Arizona Diamondbacks pitcher Patrick Corbin (46) pitches against the San Francisco Giants in the second inning on Sunday, Aug. 6, 2017 at ATT Park in San Francisco, Calif. (Jose Carlos Fajardo/Bay Area News Group/TNS)
Arizona Diamondbacks pitcher Patrick Corbin (46) pitches against the San Francisco Giants in the second inning on Sunday, Aug. 6, 2017 at ATT Park in San Francisco, Calif. (Jose Carlos Fajardo/Bay Area News Group/TNS)

MLB Off-Season: NL East Improves Their Roster

As the stove begins to heat during this MLB offseason, no division has been more active than the NL East. Both via trade and in free agency, every NL East team — aside from the lowly Marlins — has improved their big league roster.

By the end of the offseason, there is a real possibility that the Atlanta Braves, New York Mets, Philadelphia Phillies and Washington Nationals will all have a legitimate shot at ending 2019 atop their division.

Atlanta opened the frenzy by signing third baseman Josh Donaldson to a one-year, $23 million deal, adding much-needed power to their lineup, which already features rookie star Ronald Acuña Jr. and franchise cornerstone Freddie Freeman.

Story continues below advertisement

The move surprised many across the league, as Donaldson, a former MVP, could likely have commanded a two- or three-year contract, but instead chose to bet on himself in 2019 with the hope of receiving a bigger deal next season. Donaldson suffered through multiple injuries in 2017 and 2018, but he showed flashes of his ceiling at times during both campaigns.

The Mets completed perhaps the most complicated deal of the offseason thus far, receiving second baseman Robinson Cano and closer Edwin Diaz from Seattle in exchange for big leaguers Anthony Swarzak and Jay Bruce and prospects Jarred Kelenic, Justin Dunn and Gerson Bautista.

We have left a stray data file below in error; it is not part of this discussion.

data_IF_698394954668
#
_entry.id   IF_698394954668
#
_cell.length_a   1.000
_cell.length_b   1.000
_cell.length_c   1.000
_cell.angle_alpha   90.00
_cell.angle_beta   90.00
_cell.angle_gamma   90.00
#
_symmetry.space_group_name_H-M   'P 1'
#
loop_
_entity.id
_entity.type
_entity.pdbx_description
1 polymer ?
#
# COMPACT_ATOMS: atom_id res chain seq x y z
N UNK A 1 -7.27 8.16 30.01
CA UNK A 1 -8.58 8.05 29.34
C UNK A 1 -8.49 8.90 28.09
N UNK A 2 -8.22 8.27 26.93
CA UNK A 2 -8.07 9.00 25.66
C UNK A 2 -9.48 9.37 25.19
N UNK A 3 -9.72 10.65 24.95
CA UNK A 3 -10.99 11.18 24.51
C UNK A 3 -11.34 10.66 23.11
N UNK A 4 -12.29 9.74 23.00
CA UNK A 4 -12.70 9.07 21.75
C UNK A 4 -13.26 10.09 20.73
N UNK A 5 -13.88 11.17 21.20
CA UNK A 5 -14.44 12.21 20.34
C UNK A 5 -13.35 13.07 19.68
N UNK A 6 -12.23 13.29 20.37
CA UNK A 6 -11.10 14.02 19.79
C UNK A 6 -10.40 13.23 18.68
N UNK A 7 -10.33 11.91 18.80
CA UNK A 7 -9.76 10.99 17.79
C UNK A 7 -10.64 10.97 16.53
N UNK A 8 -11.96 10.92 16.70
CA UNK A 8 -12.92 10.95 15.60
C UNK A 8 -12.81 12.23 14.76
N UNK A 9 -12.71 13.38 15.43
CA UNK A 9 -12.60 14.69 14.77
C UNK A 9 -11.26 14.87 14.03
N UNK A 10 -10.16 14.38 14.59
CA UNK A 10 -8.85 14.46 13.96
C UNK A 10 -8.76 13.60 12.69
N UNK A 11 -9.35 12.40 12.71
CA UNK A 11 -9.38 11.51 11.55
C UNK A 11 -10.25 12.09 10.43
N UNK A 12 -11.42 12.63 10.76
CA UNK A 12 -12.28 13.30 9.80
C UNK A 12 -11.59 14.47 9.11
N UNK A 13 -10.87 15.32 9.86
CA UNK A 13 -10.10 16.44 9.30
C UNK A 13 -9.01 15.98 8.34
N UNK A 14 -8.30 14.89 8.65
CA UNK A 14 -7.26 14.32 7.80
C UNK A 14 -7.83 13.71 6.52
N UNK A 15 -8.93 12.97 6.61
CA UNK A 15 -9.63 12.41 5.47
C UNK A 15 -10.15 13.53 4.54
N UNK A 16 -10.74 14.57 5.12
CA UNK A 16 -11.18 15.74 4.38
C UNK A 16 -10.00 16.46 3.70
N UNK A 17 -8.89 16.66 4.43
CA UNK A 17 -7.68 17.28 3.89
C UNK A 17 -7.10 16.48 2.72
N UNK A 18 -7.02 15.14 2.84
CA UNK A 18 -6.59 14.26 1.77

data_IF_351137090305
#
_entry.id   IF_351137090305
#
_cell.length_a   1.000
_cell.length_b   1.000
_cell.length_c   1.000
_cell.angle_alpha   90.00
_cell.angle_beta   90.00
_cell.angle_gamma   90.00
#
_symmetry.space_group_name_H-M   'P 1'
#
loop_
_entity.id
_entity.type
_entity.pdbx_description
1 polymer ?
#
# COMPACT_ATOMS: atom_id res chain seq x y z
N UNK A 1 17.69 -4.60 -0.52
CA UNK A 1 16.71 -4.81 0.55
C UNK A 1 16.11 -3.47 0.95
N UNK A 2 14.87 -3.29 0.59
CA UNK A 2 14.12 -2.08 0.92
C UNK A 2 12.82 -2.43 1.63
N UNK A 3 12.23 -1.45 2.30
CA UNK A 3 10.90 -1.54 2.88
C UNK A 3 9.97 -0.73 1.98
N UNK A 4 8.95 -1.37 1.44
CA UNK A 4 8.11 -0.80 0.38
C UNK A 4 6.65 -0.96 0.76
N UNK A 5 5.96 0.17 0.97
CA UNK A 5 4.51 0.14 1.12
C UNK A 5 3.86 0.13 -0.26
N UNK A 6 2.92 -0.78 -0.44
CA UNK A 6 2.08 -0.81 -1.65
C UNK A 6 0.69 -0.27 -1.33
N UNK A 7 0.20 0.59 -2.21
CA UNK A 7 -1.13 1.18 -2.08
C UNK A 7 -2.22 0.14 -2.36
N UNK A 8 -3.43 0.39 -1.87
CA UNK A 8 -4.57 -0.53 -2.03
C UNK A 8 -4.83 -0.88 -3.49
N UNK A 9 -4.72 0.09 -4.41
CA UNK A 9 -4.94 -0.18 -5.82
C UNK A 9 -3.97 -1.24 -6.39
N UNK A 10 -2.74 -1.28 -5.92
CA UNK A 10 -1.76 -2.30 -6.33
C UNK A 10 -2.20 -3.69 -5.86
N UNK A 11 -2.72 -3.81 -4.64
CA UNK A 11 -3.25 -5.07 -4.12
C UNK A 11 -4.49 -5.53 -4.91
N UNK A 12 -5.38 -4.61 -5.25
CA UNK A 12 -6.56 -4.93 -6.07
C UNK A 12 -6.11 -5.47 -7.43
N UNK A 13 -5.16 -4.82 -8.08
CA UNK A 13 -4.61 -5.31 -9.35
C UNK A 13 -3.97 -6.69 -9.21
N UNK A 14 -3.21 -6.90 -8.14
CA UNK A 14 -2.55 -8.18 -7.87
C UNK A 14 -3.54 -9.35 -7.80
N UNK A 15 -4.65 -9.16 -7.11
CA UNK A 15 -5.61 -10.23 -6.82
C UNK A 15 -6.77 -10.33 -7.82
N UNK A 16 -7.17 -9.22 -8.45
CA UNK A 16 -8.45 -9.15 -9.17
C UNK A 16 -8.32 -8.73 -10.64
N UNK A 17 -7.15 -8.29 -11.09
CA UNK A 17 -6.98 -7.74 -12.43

This move suggests that Brodie Van Wagenen, the Mets’ new GM, intends to make the Mets competitive in 2019, a plan that runs counter to the rumor that the Mets were shopping starting pitcher Noah Syndergaard earlier this offseason.

In Diaz, the Mets now have a closer who collected 57 saves with Seattle in 2018 with a 1.96 ERA and a 44.3 K percent. In order to obtain Diaz, however, the Mets had to absorb a chunk of 36-year-old Robinson Cano’s gargantuan contract, and though Cano still has some gas left in the tank, the latter of his five remaining years could get ugly.

The Phillies, who fielded a historically dreadful defensive team in 2018, also made a deal with the Mariners and accomplished two important offseason goals in the process. The Phillies received shortstop Jean Segura and two pitchers in exchange for first baseman Carlos Santana and shortstop J.P. Crawford.

By acquiring Segura and ridding themselves of Santana, the Phillies greatly improved their defense and added another reliable bat to their lineup. Now, young slugger Rhys Hoskins can return to first base and move out of left field, where he was worth -19 Outs Above Average, the second-lowest mark in baseball among qualified outfielders.

The Nationals strengthened an already intimidating rotation by signing left-handed starting pitcher Patrick Corbin to a six-year, $140 million contract. The Nationals now feature perhaps the best rotation in baseball, with a 1-2-3 combo of Max Scherzer, Stephen Strasburg and Corbin.

The move, though, comes with a level of risk, as Corbin is coming off of an uncharacteristically remarkable season. Though he posted 6.3 fWAR and a 3.15 ERA in 2018, he pitched to a 4.03 ERA in 2017 and a 5.15 ERA in 2016. Perhaps he made sustainable adjustments in 2018, but signing a player to a long-term deal based on one stellar season could eventually prove foolish.

At the same time, the Nationals recognize the need to win now while their core is still intact, as Bryce Harper will likely leave Washington in free agency this winter and third baseman Anthony Rendon will hit the open market after 2019.

The arms race in the NL East is far from over, as each of these teams has other needs that they will be forced to address this offseason, especially now that their divisional rivals have stayed busy. When the dust settles, this division will likely be the most competitive division top-to-bottom in baseball.

Leave a Comment
More to Discover

Comments (0)

All Old Gold & Black Picks Reader Picks Sort: Newest

Your email address will not be published. Required fields are marked *